Protect Your Credit Score
Your credit score is the key to many investments of your future; therefore, the importance of your credit score is paramount. When there is fraud tied to your information and credit history, it can negatively impact your credit score, which means it is necessary to protect your credit information and do everything you can to prevent fraud.
How to Prevent Fraud
Keep an eye out for unauthorized charges
Frequently check your credit card statements and be aware of charges you did not make. Watch out for red flags, including charges made in a different geographic region, uncharacteristic purchases, or numerous small purchases. If you notice any charges on your credit card that you did not make, call your credit card provider and report the unauthorized charges.
Monitor your credit report
You are entitled to a free report every year from each of the three bureaus (Equifax, Experian, and TransUnion) through www.annualcreditreport.com. Request a report every four months from one of the different bureaus so you can monitor your credit throughout the year at no charge. Never pay for a credit score report off an irreputable site.
Shred your sensitive documents
Many documents have information that identity thieves can use to access your accounts. Identifying documents can include bank statements, credit card applications, bills, and anything else that states your personal information. Throwing away sensitive documents is not enough; dedicated thieves dig through your trash to find information. It is important to shred identifying documents. Don't have a shredder? Texans Credit Union offers FREE Shred Days throughout the year to help protect your identity by shredding your important documents.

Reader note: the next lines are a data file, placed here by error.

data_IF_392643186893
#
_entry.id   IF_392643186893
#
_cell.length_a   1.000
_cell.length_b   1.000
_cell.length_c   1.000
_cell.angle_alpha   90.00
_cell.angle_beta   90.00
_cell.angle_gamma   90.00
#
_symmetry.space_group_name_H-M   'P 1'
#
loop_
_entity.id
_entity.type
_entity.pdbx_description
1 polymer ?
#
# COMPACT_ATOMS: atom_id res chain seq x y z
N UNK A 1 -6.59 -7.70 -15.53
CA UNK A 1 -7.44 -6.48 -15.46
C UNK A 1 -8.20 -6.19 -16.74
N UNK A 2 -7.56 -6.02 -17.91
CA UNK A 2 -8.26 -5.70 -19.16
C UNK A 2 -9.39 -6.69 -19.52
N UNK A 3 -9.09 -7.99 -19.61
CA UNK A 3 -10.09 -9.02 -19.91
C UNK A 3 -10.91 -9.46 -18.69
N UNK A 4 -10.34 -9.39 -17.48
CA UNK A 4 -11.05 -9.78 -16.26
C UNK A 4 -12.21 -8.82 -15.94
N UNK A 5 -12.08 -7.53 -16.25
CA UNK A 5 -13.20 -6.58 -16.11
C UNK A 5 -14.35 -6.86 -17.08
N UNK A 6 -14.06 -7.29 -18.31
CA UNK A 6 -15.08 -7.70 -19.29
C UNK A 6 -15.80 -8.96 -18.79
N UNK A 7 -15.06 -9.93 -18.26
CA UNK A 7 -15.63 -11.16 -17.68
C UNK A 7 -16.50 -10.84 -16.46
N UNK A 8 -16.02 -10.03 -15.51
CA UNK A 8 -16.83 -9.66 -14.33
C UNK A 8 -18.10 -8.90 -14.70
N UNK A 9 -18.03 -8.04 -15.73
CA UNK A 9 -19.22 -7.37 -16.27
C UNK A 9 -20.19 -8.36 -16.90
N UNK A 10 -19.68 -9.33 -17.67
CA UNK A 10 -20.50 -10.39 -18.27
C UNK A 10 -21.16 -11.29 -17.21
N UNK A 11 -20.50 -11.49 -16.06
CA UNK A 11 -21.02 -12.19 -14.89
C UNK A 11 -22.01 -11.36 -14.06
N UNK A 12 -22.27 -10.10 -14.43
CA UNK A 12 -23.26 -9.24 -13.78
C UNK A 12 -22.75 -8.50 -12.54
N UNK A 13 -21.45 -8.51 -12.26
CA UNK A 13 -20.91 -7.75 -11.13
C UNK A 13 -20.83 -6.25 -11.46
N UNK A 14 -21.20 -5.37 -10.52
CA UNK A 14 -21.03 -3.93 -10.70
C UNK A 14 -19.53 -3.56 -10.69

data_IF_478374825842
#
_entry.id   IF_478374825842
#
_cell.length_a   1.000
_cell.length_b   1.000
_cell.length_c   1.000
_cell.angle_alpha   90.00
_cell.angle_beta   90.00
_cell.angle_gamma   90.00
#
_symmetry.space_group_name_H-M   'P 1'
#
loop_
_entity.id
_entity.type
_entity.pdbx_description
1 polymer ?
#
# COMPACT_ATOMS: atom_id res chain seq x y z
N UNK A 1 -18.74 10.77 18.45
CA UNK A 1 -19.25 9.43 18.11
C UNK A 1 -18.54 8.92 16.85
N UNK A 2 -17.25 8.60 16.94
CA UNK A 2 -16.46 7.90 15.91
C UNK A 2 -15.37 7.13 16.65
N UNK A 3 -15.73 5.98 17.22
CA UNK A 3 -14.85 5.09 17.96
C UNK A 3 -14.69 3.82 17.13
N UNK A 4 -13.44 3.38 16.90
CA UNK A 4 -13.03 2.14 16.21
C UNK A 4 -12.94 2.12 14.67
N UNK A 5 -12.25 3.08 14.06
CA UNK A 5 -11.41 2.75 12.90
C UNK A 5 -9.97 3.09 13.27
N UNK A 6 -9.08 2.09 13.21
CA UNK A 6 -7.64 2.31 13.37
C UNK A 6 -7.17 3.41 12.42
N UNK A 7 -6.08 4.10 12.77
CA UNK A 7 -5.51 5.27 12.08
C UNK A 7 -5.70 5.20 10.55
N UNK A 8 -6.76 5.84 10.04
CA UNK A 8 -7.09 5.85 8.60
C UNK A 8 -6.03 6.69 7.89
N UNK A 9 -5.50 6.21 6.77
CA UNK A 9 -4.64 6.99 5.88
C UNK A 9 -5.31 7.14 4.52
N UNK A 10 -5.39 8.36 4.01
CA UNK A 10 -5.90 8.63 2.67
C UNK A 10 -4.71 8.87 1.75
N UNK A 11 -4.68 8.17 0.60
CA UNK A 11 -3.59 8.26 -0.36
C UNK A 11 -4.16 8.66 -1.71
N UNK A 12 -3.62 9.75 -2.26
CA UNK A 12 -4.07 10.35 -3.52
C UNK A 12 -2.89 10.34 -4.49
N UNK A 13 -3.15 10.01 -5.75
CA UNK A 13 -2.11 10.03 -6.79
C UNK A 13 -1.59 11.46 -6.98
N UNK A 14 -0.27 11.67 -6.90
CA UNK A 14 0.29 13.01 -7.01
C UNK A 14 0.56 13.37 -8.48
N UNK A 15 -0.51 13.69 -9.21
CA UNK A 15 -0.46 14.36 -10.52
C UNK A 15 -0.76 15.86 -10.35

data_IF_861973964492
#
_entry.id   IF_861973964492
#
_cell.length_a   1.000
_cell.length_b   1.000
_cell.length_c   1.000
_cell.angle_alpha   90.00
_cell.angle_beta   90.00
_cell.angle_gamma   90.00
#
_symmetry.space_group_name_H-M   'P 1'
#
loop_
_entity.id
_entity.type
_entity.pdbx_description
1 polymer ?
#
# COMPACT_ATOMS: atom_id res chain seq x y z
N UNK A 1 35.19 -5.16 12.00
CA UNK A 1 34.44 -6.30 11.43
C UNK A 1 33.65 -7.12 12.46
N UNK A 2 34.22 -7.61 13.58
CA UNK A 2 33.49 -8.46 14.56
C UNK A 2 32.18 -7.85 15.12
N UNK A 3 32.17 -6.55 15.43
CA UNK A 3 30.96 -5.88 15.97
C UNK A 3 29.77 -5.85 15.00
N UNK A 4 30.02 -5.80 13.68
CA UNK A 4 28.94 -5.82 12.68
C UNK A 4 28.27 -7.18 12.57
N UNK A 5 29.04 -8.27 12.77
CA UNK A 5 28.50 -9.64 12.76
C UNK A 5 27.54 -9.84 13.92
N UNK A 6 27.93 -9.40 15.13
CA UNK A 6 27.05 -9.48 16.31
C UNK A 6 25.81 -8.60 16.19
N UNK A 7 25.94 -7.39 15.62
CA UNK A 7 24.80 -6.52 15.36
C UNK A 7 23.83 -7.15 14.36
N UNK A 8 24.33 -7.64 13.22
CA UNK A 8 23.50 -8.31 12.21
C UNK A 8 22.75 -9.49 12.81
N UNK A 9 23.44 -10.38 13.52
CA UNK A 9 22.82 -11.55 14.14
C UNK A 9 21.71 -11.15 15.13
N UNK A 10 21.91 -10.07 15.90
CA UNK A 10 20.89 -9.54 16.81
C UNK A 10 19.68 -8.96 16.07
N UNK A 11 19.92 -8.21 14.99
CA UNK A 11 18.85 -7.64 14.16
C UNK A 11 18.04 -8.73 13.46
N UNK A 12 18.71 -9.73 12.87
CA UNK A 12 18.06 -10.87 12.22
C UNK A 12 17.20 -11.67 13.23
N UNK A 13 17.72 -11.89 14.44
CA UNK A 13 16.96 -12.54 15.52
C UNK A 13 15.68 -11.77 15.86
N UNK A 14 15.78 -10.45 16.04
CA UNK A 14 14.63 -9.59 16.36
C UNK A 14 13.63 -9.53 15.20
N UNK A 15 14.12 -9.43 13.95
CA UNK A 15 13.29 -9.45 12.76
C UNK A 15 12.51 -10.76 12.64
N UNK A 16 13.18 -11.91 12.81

If You Suspect Fraud
Add an initial security alert to your file
If you find unauthorized charges on your card or find unusual credit activity on your report, you may set up an initial security alert to your file. When you fear fraud may have occurred, an initial security alert warns lenders that you may have been a fraud victim and asks them to take extra precautions before granting a line of credit in your name. Security alerts are shared with all three credit bureaus. To set up an initial security alert, visit www.Experian.com/fraud, or call 1.888.EXPERIAN.
If You are a Victim of Fraud
Add an extended security alert to your file
If fraud does occur, you can request an extended security alert, also known as a victim statement. As a higher level fraud alert, this generally requires a police report. This ensures lenders verify your identity over the phone before they approve any new credit card application associated with your name and credit file. An extended security alert is valid for seven years. To set up an extended security alert, visit www.Experian.com/fraud, or call 1.888.EXPERIAN.
Freeze your account
Adding a freeze to your credit allows you to restrict access to your credit report, which makes it more difficult for identity thieves to open new accounts in your name. If a creditor cannot see your credit report, they may not be able to extend the credit to the fraudster. A credit freeze does not affect your credit score. It also does not prevent you from getting your free annual credit report, buying insurance, or applying for a job. You are the only person who can temporarily lift or remove the freeze. Fees and regulations vary by state. To set up a credit freeze, visit www.Experian.com/fraud, or call 1.888.EXPERIAN.